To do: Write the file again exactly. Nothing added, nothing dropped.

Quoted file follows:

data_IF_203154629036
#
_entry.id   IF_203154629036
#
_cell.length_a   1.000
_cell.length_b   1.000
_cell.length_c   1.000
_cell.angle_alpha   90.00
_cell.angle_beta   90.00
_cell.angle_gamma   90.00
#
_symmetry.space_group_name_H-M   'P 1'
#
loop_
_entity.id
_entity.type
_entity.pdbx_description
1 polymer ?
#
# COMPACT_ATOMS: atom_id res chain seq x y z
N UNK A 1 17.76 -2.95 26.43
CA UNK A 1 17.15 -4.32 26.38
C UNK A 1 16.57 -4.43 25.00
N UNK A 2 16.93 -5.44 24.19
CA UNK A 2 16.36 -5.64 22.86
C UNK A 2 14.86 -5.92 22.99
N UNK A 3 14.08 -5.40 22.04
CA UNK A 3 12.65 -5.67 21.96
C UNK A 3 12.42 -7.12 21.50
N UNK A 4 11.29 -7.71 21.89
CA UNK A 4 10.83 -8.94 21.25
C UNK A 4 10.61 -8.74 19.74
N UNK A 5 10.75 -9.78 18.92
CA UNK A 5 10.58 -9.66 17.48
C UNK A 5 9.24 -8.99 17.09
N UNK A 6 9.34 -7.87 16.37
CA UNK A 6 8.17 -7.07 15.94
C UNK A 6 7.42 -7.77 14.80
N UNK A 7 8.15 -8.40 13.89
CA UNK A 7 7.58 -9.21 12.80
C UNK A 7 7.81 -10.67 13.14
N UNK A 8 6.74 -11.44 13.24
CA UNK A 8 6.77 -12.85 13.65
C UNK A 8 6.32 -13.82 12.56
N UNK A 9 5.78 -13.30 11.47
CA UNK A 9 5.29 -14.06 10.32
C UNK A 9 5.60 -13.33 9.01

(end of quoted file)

data_IF_203154629036
#
_entry.id   IF_203154629036
#
_cell.length_a   1.000
_cell.length_b   1.000
_cell.length_c   1.000
_cell.angle_alpha   90.00
_cell.angle_beta   90.00
_cell.angle_gamma   90.00
#
_symmetry.space_group_name_H-M   'P 1'
#
loop_
_entity.id
_entity.type
_entity.pdbx_description
1 polymer ?
#
# COMPACT_ATOMS: atom_id res chain seq x y z
N UNK A 1 17.76 -2.95 26.43
CA UNK A 1 17.15 -4.32 26.38
C UNK A 1 16.57 -4.43 25.00
N UNK A 2 16.93 -5.44 24.19
CA UNK A 2 16.36 -5.64 22.86
C UNK A 2 14.86 -5.92 22.99
N UNK A 3 14.08 -5.40 22.04
CA UNK A 3 12.65 -5.67 21.96
C UNK A 3 12.42 -7.12 21.50
N UNK A 4 11.29 -7.71 21.89
CA UNK A 4 10.83 -8.94 21.25
C UNK A 4 10.61 -8.74 19.74
N UNK A 5 10.75 -9.78 18.92
CA UNK A 5 10.58 -9.66 17.48
C UNK A 5 9.24 -8.99 17.09
N UNK A 6 9.34 -7.87 16.37
CA UNK A 6 8.17 -7.07 15.94
C UNK A 6 7.42 -7.77 14.80
N UNK A 7 8.15 -8.40 13.89
CA UNK A 7 7.58 -9.21 12.80
C UNK A 7 7.81 -10.67 13.14
N UNK A 8 6.74 -11.44 13.24
CA UNK A 8 6.77 -12.85 13.65
C UNK A 8 6.32 -13.82 12.56
N UNK A 9 5.78 -13.30 11.47
CA UNK A 9 5.29 -14.06 10.32
C UNK A 9 5.60 -13.33 9.01